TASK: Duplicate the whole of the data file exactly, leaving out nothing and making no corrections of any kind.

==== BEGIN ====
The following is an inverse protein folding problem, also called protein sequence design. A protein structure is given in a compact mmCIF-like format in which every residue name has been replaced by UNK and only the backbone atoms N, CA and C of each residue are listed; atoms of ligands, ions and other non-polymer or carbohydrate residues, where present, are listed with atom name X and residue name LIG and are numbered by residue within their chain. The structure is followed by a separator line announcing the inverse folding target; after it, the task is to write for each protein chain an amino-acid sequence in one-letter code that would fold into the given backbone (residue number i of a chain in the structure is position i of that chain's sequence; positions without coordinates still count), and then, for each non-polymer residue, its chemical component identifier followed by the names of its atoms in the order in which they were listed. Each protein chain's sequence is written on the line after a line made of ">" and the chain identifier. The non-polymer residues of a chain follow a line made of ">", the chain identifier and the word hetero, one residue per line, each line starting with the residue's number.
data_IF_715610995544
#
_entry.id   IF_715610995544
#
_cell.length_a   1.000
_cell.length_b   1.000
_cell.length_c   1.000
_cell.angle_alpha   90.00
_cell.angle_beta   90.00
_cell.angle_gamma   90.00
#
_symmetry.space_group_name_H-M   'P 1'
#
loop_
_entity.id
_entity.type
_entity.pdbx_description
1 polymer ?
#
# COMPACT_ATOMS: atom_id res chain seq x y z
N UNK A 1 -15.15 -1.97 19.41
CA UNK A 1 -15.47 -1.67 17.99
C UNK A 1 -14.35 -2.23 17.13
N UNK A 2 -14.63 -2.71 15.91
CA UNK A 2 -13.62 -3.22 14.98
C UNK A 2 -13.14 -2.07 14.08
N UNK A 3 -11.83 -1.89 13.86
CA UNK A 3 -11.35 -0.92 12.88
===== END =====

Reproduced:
The following is an inverse protein folding problem, also called protein sequence design. A protein structure is given in a compact mmCIF-like format in which every residue name has been replaced by UNK and only the backbone atoms N, CA and C of each residue are listed; atoms of ligands, ions and other non-polymer or carbohydrate residues, where present, are listed with atom name X and residue name LIG and are numbered by residue within their chain. The structure is followed by a separator line announcing the inverse folding target; after it, the task is to write for each protein chain an amino-acid sequence in one-letter code that would fold into the given backbone (residue number i of a chain in the structure is position i of that chain's sequence; positions without coordinates still count), and then, for each non-polymer residue, its chemical component identifier followed by the names of its atoms in the order in which they were listed. Each protein chain's sequence is written on the line after a line made of ">" and the chain identifier. The non-polymer residues of a chain follow a line made of ">", the chain identifier and the word hetero, one residue per line, each line starting with the residue's number.
data_IF_715610995544
#
_entry.id   IF_715610995544
#
_cell.length_a   1.000
_cell.length_b   1.000
_cell.length_c   1.000
_cell.angle_alpha   90.00
_cell.angle_beta   90.00
_cell.angle_gamma   90.00
#
_symmetry.space_group_name_H-M   'P 1'
#
loop_
_entity.id
_entity.type
_entity.pdbx_description
1 polymer ?
#
# COMPACT_ATOMS: atom_id res chain seq x y z
N UNK A 1 -15.15 -1.97 19.41
CA UNK A 1 -15.47 -1.67 17.99
C UNK A 1 -14.35 -2.23 17.13
N UNK A 2 -14.63 -2.71 15.91
CA UNK A 2 -13.62 -3.22 14.98
C UNK A 2 -13.14 -2.07 14.08
N UNK A 3 -11.83 -1.89 13.86
CA UNK A 3 -11.35 -0.92 12.88